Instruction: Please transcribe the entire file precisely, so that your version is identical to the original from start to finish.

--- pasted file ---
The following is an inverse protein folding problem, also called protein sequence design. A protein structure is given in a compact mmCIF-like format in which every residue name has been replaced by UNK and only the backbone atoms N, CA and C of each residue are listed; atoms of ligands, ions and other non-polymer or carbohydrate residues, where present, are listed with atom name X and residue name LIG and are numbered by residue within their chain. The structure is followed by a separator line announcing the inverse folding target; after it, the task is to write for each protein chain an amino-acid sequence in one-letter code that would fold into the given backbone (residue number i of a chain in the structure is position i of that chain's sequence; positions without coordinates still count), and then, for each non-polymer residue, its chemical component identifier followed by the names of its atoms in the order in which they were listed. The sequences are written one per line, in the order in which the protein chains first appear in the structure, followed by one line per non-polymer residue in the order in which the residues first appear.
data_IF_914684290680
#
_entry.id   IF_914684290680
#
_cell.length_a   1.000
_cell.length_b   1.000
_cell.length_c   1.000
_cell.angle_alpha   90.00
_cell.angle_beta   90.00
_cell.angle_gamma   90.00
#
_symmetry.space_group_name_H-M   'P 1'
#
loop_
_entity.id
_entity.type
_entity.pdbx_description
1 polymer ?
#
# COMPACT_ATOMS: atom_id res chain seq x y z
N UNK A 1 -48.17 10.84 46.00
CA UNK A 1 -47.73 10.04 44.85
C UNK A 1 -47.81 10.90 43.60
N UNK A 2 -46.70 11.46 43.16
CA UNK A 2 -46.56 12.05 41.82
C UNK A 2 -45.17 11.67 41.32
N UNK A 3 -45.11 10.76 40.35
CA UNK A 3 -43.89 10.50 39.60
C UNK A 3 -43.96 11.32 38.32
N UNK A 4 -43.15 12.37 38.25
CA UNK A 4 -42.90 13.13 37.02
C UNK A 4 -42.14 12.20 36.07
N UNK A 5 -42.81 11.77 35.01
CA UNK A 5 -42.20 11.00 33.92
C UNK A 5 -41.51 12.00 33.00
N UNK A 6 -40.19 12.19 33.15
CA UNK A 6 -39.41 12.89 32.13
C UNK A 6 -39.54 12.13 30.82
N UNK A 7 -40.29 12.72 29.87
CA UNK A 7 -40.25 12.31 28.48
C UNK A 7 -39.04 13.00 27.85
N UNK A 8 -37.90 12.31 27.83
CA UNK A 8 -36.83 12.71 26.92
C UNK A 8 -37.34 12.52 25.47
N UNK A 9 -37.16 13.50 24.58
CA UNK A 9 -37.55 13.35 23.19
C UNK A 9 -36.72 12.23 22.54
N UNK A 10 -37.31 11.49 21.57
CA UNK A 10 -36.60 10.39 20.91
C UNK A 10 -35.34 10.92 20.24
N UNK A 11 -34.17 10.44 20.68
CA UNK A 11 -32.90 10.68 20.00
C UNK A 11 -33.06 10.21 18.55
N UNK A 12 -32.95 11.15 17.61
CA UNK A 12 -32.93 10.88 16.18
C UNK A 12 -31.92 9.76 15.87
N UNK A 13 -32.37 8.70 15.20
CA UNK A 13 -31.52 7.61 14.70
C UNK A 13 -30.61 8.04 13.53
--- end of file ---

The following is an inverse protein folding problem, also called protein sequence design. A protein structure is given in a compact mmCIF-like format in which every residue name has been replaced by UNK and only the backbone atoms N, CA and C of each residue are listed; atoms of ligands, ions and other non-polymer or carbohydrate residues, where present, are listed with atom name X and residue name LIG and are numbered by residue within their chain. The structure is followed by a separator line announcing the inverse folding target; after it, the task is to write for each protein chain an amino-acid sequence in one-letter code that would fold into the given backbone (residue number i of a chain in the structure is position i of that chain's sequence; positions without coordinates still count), and then, for each non-polymer residue, its chemical component identifier followed by the names of its atoms in the order in which they were listed. The sequences are written one per line, in the order in which the protein chains first appear in the structure, followed by one line per non-polymer residue in the order in which the residues first appear.
data_IF_914684290680
#
_entry.id   IF_914684290680
#
_cell.length_a   1.000
_cell.length_b   1.000
_cell.length_c   1.000
_cell.angle_alpha   90.00
_cell.angle_beta   90.00
_cell.angle_gamma   90.00
#
_symmetry.space_group_name_H-M   'P 1'
#
loop_
_entity.id
_entity.type
_entity.pdbx_description
1 polymer ?
#
# COMPACT_ATOMS: atom_id res chain seq x y z
N UNK A 1 -48.17 10.84 46.00
CA UNK A 1 -47.73 10.04 44.85
C UNK A 1 -47.81 10.90 43.60
N UNK A 2 -46.70 11.46 43.16
CA UNK A 2 -46.56 12.05 41.82
C UNK A 2 -45.17 11.67 41.32
N UNK A 3 -45.11 10.76 40.35
CA UNK A 3 -43.89 10.50 39.60
C UNK A 3 -43.96 11.32 38.32
N UNK A 4 -43.15 12.37 38.25
CA UNK A 4 -42.90 13.13 37.02
C UNK A 4 -42.14 12.20 36.07
N UNK A 5 -42.81 11.77 35.01
CA UNK A 5 -42.20 11.00 33.92
C UNK A 5 -41.51 12.00 33.00
N UNK A 6 -40.19 12.19 33.15
CA UNK A 6 -39.41 12.89 32.13
C UNK A 6 -39.54 12.13 30.82
N UNK A 7 -40.29 12.72 29.87
CA UNK A 7 -40.25 12.31 28.48
C UNK A 7 -39.04 13.00 27.85
N UNK A 8 -37.90 12.31 27.83
CA UNK A 8 -36.83 12.71 26.92
C UNK A 8 -37.34 12.52 25.47
N UNK A 9 -37.16 13.50 24.58
CA UNK A 9 -37.55 13.35 23.19
C UNK A 9 -36.72 12.23 22.54
N UNK A 10 -37.31 11.49 21.57
CA UNK A 10 -36.60 10.39 20.91
C UNK A 10 -35.34 10.92 20.24
N UNK A 11 -34.17 10.44 20.68
CA UNK A 11 -32.90 10.68 20.00
C UNK A 11 -33.06 10.21 18.55
N UNK A 12 -32.95 11.15 17.61
CA UNK A 12 -32.93 10.88 16.18
C UNK A 12 -31.92 9.76 15.87
N UNK A 13 -32.37 8.70 15.20
CA UNK A 13 -31.52 7.61 14.70
C UNK A 13 -30.61 8.04 13.53